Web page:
Consequently, an inexpensive, reliable and accurate sensing system is desired for use with internal combustion engines on vehicles.
In its embodiments, the present invention contemplates a pressure sensing system for an internal combustion engine. The system includes intake manifold having an outer wall defining a plenum enclosed therein, with an air intake opening through the outer wall intersecting the plenum, a manifold pressure passage through the main wall intersecting the main plenum, a portion of a recirculation pressure passage extending through a portion of the outer wall, and a portion of a downstream recirculation passage extending through the outer wall. Also, air throttling means is included for selectively restricting the air intake opening. An exhaust manifold has an outer wall defining an exhaust chamber enclosed therein, with an exhaust opening through the outer wall intersecting the exhaust chamber and a portion of an upstream recirculation passage extending through the outer wall. An exhaust gas recirculation valve assembly is mounted to the intake manifold and the exhaust manifold, including a second portion of the downstream recirculation passage aligned with the downstream recirculation passage of the intake manifold, a second portion of the upstream recirculation passage aligned with the upstream recirculation passage of the exhaust manifold, with a valve therebetween, and means for adjusting the valve. An orifice is located in the downstream pressure passage for creating a restriction in the downstream passage. For this system, the recirculation pressure passage intersects the downstream pressure passage between the orifice and the valve. A sensor housing is located adjacent to the intake manifold, a first absolute pressure sensor is mounted in the sensor housing operatively engaging the recirculation pressure passage, and a second absolute pressure sensor is mounted in the sensor housing, operatively engaging the manifold pressure passage.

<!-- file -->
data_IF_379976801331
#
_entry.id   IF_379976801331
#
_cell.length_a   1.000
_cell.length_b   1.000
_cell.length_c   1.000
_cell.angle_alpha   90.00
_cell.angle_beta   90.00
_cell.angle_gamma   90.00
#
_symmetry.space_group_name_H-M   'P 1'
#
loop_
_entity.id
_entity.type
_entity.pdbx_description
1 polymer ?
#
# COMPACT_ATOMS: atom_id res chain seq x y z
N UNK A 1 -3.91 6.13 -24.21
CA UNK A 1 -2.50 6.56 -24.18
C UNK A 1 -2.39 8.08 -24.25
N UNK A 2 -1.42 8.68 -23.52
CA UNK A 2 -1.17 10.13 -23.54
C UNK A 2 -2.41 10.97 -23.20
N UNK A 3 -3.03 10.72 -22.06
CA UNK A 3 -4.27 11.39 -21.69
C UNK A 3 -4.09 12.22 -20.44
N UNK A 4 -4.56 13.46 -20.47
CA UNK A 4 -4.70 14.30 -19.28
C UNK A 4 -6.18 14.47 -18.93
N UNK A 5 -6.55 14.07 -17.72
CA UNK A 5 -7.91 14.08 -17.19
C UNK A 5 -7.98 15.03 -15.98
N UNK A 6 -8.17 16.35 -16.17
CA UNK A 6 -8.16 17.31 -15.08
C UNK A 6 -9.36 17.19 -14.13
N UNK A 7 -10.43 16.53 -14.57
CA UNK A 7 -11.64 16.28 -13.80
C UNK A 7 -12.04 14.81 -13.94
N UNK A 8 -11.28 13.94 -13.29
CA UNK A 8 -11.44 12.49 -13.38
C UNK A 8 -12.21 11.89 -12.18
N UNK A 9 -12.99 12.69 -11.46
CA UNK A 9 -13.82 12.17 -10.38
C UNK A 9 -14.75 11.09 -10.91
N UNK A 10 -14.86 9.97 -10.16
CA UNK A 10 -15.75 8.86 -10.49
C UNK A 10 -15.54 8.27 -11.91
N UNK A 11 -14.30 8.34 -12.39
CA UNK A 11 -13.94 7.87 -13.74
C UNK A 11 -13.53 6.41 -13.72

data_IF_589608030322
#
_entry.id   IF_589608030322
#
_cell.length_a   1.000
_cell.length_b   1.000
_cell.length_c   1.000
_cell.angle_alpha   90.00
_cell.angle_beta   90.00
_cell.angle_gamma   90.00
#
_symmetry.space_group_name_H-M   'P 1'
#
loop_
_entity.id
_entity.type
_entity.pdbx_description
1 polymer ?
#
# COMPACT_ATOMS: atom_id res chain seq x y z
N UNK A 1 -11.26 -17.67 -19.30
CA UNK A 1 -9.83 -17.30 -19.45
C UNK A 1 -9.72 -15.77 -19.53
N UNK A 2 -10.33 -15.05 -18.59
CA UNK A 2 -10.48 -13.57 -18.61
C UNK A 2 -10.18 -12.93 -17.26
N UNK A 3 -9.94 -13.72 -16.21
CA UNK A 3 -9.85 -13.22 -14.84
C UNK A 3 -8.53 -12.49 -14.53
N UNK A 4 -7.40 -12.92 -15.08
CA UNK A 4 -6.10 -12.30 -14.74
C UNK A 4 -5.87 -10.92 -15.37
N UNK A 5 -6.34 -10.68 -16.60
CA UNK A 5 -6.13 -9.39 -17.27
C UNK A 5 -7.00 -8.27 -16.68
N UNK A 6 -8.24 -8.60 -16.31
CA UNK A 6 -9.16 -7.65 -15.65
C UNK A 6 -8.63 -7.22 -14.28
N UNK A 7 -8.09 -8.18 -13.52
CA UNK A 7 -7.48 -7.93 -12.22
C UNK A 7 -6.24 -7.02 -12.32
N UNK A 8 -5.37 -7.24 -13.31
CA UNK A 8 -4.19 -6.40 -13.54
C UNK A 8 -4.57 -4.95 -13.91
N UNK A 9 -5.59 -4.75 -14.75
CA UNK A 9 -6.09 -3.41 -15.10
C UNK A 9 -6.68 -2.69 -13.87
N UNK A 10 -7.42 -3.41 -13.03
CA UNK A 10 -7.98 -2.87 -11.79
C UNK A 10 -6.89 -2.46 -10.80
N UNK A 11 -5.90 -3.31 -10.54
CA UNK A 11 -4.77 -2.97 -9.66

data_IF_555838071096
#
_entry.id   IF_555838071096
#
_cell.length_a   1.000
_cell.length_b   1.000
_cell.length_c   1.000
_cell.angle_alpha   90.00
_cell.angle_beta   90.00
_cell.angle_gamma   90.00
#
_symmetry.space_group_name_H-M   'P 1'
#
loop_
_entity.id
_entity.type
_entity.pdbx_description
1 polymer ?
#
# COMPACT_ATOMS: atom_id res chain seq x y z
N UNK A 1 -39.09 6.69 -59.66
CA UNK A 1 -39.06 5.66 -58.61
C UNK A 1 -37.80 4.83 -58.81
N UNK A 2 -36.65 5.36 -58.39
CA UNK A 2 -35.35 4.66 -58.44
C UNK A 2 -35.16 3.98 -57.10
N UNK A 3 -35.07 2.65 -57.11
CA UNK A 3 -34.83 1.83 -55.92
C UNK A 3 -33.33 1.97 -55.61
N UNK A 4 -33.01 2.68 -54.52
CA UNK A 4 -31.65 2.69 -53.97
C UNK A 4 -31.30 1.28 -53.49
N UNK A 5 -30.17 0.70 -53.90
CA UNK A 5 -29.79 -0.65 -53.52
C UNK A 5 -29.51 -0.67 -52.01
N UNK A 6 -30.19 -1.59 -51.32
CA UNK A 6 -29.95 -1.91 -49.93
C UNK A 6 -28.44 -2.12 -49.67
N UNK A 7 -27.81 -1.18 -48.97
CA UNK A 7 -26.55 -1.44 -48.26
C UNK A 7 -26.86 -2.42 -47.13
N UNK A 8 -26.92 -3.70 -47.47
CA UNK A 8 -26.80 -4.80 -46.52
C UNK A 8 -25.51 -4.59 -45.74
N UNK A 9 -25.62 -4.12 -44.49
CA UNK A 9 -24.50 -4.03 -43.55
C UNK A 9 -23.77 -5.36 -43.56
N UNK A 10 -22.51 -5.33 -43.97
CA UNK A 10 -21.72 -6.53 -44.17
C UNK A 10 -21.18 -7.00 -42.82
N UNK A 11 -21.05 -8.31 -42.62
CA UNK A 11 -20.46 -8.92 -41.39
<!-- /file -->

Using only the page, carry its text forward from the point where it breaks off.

Accordingly, an object of the sent invention is to provide an accurate sensing system for measuring EGR pressure and MAP, along with fuel injector pressure, while minimizing the cost and complexity of the system.
A further object of the present invention is to provide an EGR valve arrangement that minimizes the need for separate hoses used in taking pressure measurements and wherein absolute pressure sensors can be packaged in a single housing.
An advantage of the present invention is that there are three separate absolute sensors all operating in one housing, with each needing only one input, that will produce sensor signals for EGR control, MAP and fuel injector pressure, thus generating needed signals for fuel injector returnless fuel systems, for manifold absolute pressure determination, and for controlling the EGR valve.